Here, Chick Chick Chick!
By Erin C
Chickens may not be able to do calculus, but they aren’t complete dummies. They are very keen on a number of ways to find food and especially when that food is “treats”. My mother posted a picture of my dad walking the hens back to their coop the other night like the Pied Piper leading the rats out of town. Dad has his own treat song he sings to the chickens, and they know it. When they hear that call, they run to the coop. Mom and Dad live way out of town, their nearest neighbor almost a mile down the road. Our little homestead, however, is not so isolated. We have about 3 acres a little ways outside city limits, and we have neighbors. And those neighbors have dogs. This is why we have decided that while we live here, our hens and roos will be coop and yard chickens. We want them to be as safe as possible, and we are doing everything we can and then some to make sure they are fat, sassy spoiled chickens that don’t have to worry about predators. But the inevitable will happen; a chicken will escape. At some point a chicken is going to decide the grasshoppers are greener on the other side of the fence, and they are going to make a break for it. We devised a plan to make any runaway chicken come running home.
One of my favorite things about helping my parents plant their garden every spring is the Buff Orpingtons. They will sit either right by you or in a lap while you weed, and grab things they want to eat, like grubs and root nodes. And that’s what I wanted from my own chickens when we started our flock; friendly, sweet chickens that don’t mind people and like to get attention. Every day since we brought home our new chicks, I get a handful of mealworms, put my hand down in the brooder, and call Chick Chick Chick. I try to replicate the sound a rooster makes when he has found a tasty morsel that he thinks the hens would enjoy as closely as possible. It didn’t take long for them to associate the call and the hand in the brooder with treats. They come running. Now, we will reach into the brooder to fill a food bowl or replace the water, and they expect treats. They come when I call them.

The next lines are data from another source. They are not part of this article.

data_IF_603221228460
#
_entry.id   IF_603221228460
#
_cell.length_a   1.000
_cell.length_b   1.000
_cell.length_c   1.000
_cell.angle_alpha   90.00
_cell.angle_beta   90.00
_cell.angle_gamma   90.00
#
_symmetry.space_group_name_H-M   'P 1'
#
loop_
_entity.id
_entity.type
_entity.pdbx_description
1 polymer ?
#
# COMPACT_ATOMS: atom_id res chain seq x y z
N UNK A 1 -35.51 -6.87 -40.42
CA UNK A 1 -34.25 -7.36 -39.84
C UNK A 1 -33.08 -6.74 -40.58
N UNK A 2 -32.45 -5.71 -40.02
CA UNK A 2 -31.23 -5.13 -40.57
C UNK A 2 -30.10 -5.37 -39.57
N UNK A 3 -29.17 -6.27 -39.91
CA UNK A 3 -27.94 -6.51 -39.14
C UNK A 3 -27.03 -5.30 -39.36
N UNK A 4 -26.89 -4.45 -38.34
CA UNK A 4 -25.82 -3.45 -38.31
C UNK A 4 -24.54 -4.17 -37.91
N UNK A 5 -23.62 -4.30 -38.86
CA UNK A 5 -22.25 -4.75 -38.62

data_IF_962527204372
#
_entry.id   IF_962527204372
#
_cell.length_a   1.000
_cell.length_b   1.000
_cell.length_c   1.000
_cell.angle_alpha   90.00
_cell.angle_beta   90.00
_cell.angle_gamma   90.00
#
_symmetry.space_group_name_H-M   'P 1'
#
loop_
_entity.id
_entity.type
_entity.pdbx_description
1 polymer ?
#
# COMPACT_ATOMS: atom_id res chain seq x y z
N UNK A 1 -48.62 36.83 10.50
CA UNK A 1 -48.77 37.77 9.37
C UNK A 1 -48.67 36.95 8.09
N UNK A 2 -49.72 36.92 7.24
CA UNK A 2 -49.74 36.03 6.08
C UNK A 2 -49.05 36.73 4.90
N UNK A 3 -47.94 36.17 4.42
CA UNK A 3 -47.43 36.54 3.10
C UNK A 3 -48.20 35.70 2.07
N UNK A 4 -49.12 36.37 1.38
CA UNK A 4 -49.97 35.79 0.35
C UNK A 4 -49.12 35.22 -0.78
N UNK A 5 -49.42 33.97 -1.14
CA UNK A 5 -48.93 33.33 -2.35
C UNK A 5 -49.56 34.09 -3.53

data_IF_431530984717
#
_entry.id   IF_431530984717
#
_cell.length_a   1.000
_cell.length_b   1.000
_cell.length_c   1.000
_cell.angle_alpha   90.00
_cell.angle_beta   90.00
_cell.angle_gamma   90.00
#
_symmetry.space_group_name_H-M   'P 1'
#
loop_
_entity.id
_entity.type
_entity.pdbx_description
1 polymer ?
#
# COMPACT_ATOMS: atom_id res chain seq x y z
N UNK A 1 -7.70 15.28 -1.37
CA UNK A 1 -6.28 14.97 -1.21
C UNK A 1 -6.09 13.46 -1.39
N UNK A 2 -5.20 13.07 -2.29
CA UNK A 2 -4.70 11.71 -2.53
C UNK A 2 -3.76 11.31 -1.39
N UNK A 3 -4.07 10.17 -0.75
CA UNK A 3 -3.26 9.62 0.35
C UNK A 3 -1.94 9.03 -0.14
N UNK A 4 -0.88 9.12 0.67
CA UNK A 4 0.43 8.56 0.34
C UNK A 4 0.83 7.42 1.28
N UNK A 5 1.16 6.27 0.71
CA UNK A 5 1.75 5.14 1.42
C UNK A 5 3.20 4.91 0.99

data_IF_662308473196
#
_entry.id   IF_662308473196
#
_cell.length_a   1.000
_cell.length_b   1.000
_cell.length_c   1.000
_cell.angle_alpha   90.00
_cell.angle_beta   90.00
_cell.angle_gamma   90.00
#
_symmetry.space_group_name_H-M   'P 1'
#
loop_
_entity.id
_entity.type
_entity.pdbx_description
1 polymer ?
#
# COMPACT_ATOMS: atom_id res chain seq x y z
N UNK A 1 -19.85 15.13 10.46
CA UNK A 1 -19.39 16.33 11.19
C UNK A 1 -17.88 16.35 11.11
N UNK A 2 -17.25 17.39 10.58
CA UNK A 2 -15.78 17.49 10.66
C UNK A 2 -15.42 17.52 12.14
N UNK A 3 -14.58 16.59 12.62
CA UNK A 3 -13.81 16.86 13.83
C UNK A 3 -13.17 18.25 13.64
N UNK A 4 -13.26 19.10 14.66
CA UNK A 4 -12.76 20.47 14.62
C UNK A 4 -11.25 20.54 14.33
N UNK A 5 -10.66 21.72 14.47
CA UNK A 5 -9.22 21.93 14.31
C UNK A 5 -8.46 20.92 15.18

A couple of days ago, I took them outside in one of the large dog crates to scratch around in the grass and check out nature. When I brought them back in, I had no good way of getting them out of the crate without grabbing for them, which would scare them, but also might hurt a wing. So I opened the door, and called, “Chick! Chick! Chick!”. They followed me out of the crate and into the living room where I was able to gently pick everyone up and put them back in their brooder.
A couple of the chickens even like sitting with us. Ripley likes sci fi movies, Penny enjoys a nap, and Hodor, well, she just likes to be held. My mother says I spoil my chickens, but I can’t figure out what harm that could do. Unless you list a chicken running into the house to lay her eggs on the couch as a problem.
Whether you have a handful of laying hens or a big group roaming around your property, eventually you may want to have chickens that come when you call them. It is essential that when they are small, you handle them every day. We spread wings, look at toes, and check fluffy butts for crusted vents, all to ensure that our chickens are in good health and also that they don’t mind being handled. We call them and reward them with treats daily. We make sure that they know our voices and are comfortable with us, which is a must every day. Now that our new bunch of mail order chicks are here, we will go through all the same steps with them. The first week we will keep handling to a minimum as they get adjusted to their home. I have started offering chick feed in my hand, however, as food is always a good incentive to visit your human. At least that’s what the older chickens tell me. Leave me a comment and let me know how you call your chickens.
Read this editor’s letter about her new chickens and their lively personalities.
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